After reporting a bigger-than-expected drop in second-quarter earnings, American Express Co. offered additional detail on the characteristics of defaulting customers.
Despite a sharp rise in chargeoffs, much slower spending growth, and a suspension of its profit growth targets until the economy recovers, Amex continued to defend the profitability of a rapid buildup in accounts.
Several analysts cut their earnings estimates on Amex Tuesday in reaction to the earnings report. Its shares fell 7%, to $37.99, Tuesday.
During a conference call after the market closed Monday, Amex's chief executive, Kenneth Chenault, said regions where home prices have dropped significantly — Amex is heavily exposed to such markets — are still the source of its sharpest problems.
But "every slowdown is different" and Amex is "continuing to learn as we go through this slowdown," Mr. Chenault said.
One new factor has been a deterioration in performance among borrowers with good credit scores. "We're seeing" problems "creep into FICO scores with people who are between 650 and 750," Mr. Chenault said. Amex, he said, had observed a shift "in recent months" where "we're starting to see people with multiple mortgages who are actually having greater difficulty." He said the inverse had been true in the past.
Daniel Henry, Amex's chief financial officer, said on the call that the deterioration in June that the company warned about toward the end of that month was sudden, with the percentage of accounts progressing from 30 days past due to writeoff actually below the January level in February, March and May.
He said that, though "we're having more of an impact of that seasoning on our business than our competitors are, because they have not grown at the same rate that we have," all accounts the company added since 2003 showed damage this year. (Problems tend to appear early in a new account.)
The chargeoff rate in the U.S. card loan portfolio increased 120 basis points from the prior quarter and 280 basis points from last year's second quarter, to 6.5%, and Amex said it expects writeoffs to continue to rise for the rest of the year.
Nevertheless, Mr. Henry said, "for recent vintages, even if we experience higher writeoffs for two years, these investments still have very strong economic returns."
"To the extent there is a slowdown, to the extent we have more customers, we're going to have higher writeoffs … in the short term, but our focus is not the short term," Mr. Henry said. "Our focus is the medium to long term, and we think that those investments to bring in those customers were good decisions."
Amex said it would accelerate efforts to reduce costs and staff, and that the cuts would probably "result in restructuring-related charges during the second half" that it has not yet quantified. But it said it remains "focused on gaining profitable share" and plans no draconian tightening of lending standards.
Mr. Chenault said the New York company has "a number of relationships across 10 years and across products that we want to preserve and grow," so rather than cut credit lines indiscriminately, it is trying to be "very surgical against those customers that we believe based on our modeling have a higher risk."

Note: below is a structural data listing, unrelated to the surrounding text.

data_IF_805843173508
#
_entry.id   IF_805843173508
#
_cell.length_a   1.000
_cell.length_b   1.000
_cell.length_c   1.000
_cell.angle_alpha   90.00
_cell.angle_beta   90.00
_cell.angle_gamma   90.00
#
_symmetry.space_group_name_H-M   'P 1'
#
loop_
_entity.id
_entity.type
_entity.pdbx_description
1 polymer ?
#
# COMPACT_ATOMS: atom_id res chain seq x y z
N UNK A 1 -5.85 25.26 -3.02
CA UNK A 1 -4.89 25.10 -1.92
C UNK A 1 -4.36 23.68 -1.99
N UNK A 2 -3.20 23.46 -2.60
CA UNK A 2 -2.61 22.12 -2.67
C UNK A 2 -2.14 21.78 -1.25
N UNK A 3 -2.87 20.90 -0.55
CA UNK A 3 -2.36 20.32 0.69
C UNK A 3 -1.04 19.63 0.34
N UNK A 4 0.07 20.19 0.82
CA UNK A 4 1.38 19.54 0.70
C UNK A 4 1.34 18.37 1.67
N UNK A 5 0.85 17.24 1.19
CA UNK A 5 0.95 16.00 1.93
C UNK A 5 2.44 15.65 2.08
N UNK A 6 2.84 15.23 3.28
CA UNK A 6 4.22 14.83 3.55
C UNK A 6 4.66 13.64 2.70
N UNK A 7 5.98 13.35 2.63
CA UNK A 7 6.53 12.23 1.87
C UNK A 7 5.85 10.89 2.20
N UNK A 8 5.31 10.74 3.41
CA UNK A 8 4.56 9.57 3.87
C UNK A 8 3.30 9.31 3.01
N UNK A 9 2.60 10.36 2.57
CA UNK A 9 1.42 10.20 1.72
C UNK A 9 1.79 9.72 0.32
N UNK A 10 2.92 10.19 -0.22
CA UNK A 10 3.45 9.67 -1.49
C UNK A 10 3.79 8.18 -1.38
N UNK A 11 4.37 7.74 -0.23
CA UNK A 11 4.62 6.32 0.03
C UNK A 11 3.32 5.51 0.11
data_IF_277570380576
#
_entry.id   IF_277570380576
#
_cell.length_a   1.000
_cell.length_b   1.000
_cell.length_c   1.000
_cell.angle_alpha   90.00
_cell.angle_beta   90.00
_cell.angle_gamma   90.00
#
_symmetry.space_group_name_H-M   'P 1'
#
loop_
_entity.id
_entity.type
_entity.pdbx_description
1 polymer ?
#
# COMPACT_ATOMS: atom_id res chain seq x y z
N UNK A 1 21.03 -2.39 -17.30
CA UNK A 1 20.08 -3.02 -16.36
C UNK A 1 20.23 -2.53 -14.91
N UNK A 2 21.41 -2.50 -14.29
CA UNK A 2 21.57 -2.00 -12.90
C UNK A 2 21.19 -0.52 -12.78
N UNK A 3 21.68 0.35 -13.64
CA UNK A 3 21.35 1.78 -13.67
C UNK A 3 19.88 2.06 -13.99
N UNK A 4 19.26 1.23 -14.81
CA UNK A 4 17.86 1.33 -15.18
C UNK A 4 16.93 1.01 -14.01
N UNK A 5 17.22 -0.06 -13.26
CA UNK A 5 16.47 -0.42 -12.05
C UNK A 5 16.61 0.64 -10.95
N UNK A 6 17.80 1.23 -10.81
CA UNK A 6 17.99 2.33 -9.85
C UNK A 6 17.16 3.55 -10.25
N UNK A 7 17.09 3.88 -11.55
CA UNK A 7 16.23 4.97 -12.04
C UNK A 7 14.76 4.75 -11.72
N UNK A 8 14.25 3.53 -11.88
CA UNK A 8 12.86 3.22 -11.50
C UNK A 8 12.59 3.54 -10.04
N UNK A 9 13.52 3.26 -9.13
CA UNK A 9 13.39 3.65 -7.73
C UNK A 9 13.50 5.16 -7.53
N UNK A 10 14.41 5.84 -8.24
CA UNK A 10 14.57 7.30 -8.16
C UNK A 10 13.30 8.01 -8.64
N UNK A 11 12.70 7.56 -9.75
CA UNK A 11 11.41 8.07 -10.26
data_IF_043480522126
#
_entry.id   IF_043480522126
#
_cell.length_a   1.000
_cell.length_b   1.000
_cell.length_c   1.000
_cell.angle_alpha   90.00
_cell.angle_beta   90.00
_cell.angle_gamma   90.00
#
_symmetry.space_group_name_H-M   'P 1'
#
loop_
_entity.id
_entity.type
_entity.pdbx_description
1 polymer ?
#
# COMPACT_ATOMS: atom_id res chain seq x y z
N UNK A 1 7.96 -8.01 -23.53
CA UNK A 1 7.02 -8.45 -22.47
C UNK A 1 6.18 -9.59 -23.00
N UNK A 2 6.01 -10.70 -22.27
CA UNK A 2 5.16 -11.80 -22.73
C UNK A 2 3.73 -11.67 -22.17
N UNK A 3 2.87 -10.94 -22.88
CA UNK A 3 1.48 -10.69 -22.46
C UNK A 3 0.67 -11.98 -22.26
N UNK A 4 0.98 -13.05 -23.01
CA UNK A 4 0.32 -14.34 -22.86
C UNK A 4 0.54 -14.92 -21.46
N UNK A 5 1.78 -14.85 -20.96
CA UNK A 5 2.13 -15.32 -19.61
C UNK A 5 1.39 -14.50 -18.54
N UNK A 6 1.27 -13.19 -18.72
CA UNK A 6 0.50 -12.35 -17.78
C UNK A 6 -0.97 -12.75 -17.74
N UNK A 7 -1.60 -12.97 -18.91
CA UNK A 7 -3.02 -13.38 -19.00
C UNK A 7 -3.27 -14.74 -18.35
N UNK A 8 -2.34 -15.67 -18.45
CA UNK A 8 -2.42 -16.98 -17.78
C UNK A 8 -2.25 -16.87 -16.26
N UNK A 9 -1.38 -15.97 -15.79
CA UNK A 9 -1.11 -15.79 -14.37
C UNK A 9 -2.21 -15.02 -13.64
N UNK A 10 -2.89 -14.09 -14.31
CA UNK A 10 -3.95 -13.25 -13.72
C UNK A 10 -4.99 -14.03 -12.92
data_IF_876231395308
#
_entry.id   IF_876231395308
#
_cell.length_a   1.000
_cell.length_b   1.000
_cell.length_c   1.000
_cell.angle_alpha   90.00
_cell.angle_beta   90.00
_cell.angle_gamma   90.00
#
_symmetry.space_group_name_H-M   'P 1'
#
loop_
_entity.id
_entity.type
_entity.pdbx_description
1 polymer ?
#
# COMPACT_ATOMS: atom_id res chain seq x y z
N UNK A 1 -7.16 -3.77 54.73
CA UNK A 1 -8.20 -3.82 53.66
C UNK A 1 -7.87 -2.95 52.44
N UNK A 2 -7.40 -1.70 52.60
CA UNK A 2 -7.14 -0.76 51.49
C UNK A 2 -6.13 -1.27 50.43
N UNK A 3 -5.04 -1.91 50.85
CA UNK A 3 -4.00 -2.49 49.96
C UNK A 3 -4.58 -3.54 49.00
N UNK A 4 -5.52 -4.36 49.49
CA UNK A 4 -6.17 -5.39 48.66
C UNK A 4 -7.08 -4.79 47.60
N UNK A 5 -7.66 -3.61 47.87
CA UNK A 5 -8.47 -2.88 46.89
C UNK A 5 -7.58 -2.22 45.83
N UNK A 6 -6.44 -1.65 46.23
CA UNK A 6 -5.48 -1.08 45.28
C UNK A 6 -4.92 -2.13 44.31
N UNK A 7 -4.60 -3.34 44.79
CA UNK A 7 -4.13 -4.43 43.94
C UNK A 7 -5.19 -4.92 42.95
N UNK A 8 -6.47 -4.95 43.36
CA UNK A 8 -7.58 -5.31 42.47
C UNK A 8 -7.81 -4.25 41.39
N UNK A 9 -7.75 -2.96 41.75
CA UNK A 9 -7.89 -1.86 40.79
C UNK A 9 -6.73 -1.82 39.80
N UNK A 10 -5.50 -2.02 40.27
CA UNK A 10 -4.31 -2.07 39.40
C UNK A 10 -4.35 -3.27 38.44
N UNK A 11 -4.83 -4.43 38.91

Mr. Henry said, "We still are marketing at a healthy level across the company," though Amex has "shifted dollars to international."
Amex's net income fell 38% from a year earlier, to $653 million. Earnings per share of 56 cents were 27 cents below the average Wall Street estimate.
Scott Valentin, an analyst at Friedman, Billings, Ramsey & Co. Inc., wrote to clients Tuesday that though Amex has "the highest spending customer base among large issuers, the rate of spending growth is slowing and may reduce the near-term value of the 'spend-centric' model."
"Balances per card have grown at a much higher rate than spending per card," he wrote. "It appears that some of the incremental spend was being driven by higher credit lines. Considering a more cautious consumer coupled with the effect of reducing credit lines, we believe spending per card will continue to" wane.
Sanjay Sakhrani at KBW Inc.'s Keefe, Bruyette & Woods Inc. wrote that certain factors — including that the "lending business is only about 25%-30% of total revenues" and the company is still earning money and therefore "generating excess capital" — suggest good long-term prospects.
Still, Amex's U.S. chargeoffs had reached "levels that were near peaks during previous recessionary cycles." He predicted the chargeoff rate would peak at 9% in the second quarter of next year, though he acknowledged his own uncertainty about the prediction.
Craig Maurer, at Credit Agricole Group's Calyon Securities, slashed his earnings per share estimate for this year by 94 cents, to $2.58, and for next year by $1.24, to $2.71. But "our conviction in the value of the franchise" that Amex "has built has not wavered," he wrote.
For the near term, Mr. Maurer wrote, "clearly the most troubling aspect of the quarter was the drop in domestic consumer spending" growth in June, to 2% year over year, compared with 5% in May and 10% in April. "It's clear that the affluent and upper-middle-class have recognized that they're not immune from pressure on their income levels, driven by economic strife."